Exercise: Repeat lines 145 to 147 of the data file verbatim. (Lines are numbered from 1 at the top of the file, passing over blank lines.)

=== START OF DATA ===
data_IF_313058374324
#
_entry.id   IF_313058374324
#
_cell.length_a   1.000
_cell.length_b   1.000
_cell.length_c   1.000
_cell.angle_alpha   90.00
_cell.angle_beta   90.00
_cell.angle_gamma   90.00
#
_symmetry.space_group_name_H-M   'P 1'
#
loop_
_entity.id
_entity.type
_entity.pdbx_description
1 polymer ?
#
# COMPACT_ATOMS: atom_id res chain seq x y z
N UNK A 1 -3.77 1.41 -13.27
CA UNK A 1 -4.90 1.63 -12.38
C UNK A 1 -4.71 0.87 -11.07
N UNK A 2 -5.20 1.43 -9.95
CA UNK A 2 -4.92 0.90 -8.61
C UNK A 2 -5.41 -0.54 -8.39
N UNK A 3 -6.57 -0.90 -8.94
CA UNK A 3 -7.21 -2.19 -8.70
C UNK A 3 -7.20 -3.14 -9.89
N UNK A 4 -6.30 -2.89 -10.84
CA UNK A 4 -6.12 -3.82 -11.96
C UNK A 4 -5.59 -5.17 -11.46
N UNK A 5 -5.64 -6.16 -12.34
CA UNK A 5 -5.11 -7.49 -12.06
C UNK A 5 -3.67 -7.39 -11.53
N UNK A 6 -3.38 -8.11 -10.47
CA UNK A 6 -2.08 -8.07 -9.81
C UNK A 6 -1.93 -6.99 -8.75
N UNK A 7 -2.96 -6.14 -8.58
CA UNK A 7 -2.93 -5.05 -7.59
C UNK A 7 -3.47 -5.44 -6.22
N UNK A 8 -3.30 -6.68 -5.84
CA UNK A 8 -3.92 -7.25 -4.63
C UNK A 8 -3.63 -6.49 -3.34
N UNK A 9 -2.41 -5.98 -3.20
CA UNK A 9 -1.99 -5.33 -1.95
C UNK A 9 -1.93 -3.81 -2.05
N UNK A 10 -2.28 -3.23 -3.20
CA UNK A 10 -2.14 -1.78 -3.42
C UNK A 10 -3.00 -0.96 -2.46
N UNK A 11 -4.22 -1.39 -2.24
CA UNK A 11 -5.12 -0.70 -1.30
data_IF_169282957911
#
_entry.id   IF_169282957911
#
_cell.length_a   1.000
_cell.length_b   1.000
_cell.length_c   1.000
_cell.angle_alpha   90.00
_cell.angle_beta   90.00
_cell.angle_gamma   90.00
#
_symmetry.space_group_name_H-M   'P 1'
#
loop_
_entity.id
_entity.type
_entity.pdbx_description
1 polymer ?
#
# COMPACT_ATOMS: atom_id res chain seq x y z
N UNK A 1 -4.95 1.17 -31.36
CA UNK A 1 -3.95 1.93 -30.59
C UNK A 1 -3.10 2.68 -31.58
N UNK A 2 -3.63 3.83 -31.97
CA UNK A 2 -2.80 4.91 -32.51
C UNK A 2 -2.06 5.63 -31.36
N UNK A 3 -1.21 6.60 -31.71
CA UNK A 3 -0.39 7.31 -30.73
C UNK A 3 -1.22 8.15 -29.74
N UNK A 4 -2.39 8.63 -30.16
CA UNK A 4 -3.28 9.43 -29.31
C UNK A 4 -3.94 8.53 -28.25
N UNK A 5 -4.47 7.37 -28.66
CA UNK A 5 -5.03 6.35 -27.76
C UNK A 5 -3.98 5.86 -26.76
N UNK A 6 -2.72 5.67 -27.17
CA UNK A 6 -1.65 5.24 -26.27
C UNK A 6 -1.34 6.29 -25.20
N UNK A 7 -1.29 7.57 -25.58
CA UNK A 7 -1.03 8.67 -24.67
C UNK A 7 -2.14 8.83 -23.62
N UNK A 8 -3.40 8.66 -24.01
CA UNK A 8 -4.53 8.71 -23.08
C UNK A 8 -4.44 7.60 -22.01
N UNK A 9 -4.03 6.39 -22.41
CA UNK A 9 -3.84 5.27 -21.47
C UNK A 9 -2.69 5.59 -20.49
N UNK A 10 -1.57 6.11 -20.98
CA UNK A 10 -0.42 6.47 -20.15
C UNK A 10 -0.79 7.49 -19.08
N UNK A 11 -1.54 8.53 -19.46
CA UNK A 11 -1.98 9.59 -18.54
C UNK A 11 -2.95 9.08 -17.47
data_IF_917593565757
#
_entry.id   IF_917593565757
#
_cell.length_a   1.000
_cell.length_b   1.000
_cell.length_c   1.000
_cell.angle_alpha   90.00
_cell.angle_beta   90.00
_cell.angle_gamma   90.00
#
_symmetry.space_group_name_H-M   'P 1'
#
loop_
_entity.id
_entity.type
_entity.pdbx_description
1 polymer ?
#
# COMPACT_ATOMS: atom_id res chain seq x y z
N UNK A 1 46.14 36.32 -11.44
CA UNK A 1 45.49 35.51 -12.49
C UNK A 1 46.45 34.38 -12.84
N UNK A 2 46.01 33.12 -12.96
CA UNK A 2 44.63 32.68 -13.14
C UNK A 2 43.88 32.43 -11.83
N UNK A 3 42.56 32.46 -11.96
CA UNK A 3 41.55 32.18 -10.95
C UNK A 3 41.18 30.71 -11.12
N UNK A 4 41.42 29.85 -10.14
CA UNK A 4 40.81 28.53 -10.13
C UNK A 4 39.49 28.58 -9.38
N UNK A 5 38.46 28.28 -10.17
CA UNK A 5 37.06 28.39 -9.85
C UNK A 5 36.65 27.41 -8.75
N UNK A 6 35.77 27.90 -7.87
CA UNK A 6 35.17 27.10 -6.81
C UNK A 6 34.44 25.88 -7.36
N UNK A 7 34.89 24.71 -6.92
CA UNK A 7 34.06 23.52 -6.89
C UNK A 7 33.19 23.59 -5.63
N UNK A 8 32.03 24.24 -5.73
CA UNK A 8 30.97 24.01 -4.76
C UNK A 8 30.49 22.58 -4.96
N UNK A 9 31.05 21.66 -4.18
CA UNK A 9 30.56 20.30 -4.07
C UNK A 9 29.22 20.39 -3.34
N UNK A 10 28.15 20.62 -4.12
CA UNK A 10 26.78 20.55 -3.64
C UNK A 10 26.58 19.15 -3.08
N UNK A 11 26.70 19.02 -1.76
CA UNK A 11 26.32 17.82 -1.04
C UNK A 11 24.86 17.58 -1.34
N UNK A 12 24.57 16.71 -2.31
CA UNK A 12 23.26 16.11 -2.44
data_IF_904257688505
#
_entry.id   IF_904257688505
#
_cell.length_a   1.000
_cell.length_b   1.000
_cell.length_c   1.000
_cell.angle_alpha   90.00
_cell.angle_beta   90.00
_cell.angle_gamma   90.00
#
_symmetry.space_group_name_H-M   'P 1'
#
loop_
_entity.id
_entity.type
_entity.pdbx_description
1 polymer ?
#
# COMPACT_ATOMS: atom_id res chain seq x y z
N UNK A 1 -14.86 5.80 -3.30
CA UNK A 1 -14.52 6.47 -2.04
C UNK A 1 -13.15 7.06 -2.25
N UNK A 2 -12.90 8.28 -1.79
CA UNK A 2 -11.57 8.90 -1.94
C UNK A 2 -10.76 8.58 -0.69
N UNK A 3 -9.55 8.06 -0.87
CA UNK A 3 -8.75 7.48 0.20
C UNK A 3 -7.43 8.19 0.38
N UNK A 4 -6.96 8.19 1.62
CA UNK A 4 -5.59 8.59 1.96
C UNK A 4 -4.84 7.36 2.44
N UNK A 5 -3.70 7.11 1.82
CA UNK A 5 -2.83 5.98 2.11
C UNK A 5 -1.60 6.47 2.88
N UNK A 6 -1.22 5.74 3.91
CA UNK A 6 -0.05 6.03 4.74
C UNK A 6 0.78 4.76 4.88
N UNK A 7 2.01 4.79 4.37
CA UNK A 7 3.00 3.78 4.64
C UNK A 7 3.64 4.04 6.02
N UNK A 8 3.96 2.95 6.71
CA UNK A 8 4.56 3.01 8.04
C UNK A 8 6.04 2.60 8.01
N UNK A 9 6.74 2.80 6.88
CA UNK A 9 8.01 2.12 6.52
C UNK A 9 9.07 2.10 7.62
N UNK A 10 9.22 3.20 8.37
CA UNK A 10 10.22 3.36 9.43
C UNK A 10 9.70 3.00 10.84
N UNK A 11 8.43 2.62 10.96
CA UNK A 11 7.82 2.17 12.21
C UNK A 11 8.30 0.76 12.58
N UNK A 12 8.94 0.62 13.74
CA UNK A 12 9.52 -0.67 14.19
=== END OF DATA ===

CA UNK A 7 34.06 23.52 -6.89
C UNK A 7 33.19 23.59 -5.63
N UNK A 8 32.03 24.24 -5.73